5000+ Posts? I Should OWN This Site!
Join Date: Jun 2007
Posts: 5,067
Default Re: How much CPU time do Today plug-ins/synchronized emails/Wi-Fi/BT kbd. drivers "eat"?

Quote:
Originally Posted by Menneisyys
Slowdowns depending on the number of user files in the main memory

WinCE has always very sensitive to the number of files in the Object Store. The more files in the main memory, the more apparent slowdown. This is, unfortunately, is apparent with WM2003SE as well.

I synchronized 2865 mails (28.6Mbytes) with 372 (1774 kbytes) attachments onto my (otherwise clean) PPC. Because Pocket Inbox (Messaging in WM2003SE's parlance) stores synchronized e-mails in the main memory in a way that is definitely the worst (no compression at all and one file is used for each mail), this meant 3237 new files in the main memory. Please note that it's the number of additional files in the main memory that counts and not (only) the free memory. I still had some 80-90 Mbytes free when counducting the Messaging test still, the PDA was much harder to use in everyday situations because of its sluggish response.

This caused a 40-second hit in the searching. (I've double-checked this.) The "normal" operation of the PDA (starting programs etc.), as has already been stated, became much more sluggish.

This means you should always try to put
1, all your files/programs in storage cards
2, use registry hacks to put PIE cache (=a lot of small files) there too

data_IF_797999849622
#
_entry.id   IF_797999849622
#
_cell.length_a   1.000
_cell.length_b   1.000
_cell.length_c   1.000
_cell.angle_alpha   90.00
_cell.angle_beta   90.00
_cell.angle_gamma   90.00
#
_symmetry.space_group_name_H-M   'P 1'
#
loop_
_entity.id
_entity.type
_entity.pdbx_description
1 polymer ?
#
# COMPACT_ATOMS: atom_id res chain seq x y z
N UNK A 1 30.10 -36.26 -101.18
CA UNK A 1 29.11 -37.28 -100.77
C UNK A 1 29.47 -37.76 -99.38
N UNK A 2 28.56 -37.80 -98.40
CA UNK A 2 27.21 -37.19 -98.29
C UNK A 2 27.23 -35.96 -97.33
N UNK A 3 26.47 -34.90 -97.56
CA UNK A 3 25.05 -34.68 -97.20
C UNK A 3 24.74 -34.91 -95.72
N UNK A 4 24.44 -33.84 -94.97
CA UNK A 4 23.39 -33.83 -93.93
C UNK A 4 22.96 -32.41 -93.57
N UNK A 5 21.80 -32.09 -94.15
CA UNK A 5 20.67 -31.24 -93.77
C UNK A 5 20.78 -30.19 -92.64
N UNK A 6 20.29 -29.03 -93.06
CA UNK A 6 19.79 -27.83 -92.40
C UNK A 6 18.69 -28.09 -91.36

3, use e.g. WebIS Mail to store all your locally downloaded (that is, POP3/IMAP) messages on storage cards
4, try to avoid using ActiveSync's Inbox synchronization (because it can only synchronize with the main memory)

Opinions/comments are welcome!
In http://www.pocketpcthoughts.com/foru...ic.php?t=36521, I've just outlined a working way to store even thousands of synch'ed e-mails on the PDA without performance hits:

"A solution for freeing up main memory is ZIP'ing all the AS synched mails by hand and storing the resulting ZIP elsewhere. As the mail headers are stored in WinCE databases, totally independently of the mail bodies present in \Windows\Messaging, (temporarily) removed mail files won't result in re-synching them (it's the WinCE database tables that AS checks and not the physical mail files).

This way, you can even store / access thousands of e-mails in your PDA (which would mean disastrous slowdowns and intability if stored in the main memory uncompressed) - it's just that you'll need some manual work (finding & decompressing) before accessing a given e-mail.

Finding a given e-mail is pretty easy if you continuously synchronize your mails - just look for the file creation date. If, however, you synch'ed all your desktop e-mails one step, you'll need to peek into them to find out when they have been posted."
 
Reply With Quote
  #4  
Old 01-15-2005, 03:29 PM
Menneisyys
5000+ Posts? I Should OWN This Site!
Join Date: Jun 2007
Posts: 5,067
Default Re: How much CPU time do Today plug-ins/synchronized emails/Wi-Fi/BT kbd. drivers "eat"?

Quote:
Originally Posted by Menneisyys
In http://www.pocketpcthoughts.com/foru...ic.php?t=36521, I've just outlined a working way to store even thousands of synch'ed e-mails on the PDA without performance hits:

"A solution for freeing up main memory is ZIP'ing all the AS synched mails by hand and storing the resulting ZIP elsewhere. As the mail headers are stored in WinCE databases, totally independently of the mail bodies present in \Windows\Messaging, (temporarily) removed mail files won't result in re-synching them (it's the WinCE database tables that AS checks and not the physical mail files).